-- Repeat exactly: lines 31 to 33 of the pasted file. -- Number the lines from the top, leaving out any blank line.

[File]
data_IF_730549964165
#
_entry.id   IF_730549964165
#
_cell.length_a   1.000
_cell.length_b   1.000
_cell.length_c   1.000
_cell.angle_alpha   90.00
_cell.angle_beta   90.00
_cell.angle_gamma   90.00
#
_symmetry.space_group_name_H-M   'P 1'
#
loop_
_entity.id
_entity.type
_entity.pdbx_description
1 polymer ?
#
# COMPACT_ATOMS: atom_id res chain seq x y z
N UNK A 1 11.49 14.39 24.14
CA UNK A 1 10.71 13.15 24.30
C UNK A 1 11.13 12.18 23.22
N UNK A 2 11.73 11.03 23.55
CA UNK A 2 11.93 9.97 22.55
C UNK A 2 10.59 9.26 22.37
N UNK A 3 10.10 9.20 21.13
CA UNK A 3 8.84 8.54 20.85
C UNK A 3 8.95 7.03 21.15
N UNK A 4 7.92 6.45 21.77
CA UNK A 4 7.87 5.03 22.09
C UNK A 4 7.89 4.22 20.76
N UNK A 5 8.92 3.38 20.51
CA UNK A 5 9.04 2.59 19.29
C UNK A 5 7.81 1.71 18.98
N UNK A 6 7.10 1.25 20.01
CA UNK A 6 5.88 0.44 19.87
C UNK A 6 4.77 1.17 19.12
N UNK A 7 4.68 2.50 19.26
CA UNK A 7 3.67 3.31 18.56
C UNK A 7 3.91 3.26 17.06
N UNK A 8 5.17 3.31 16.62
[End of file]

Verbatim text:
CA UNK A 4 7.87 5.03 22.09
C UNK A 4 7.89 4.22 20.76
N UNK A 5 8.92 3.38 20.51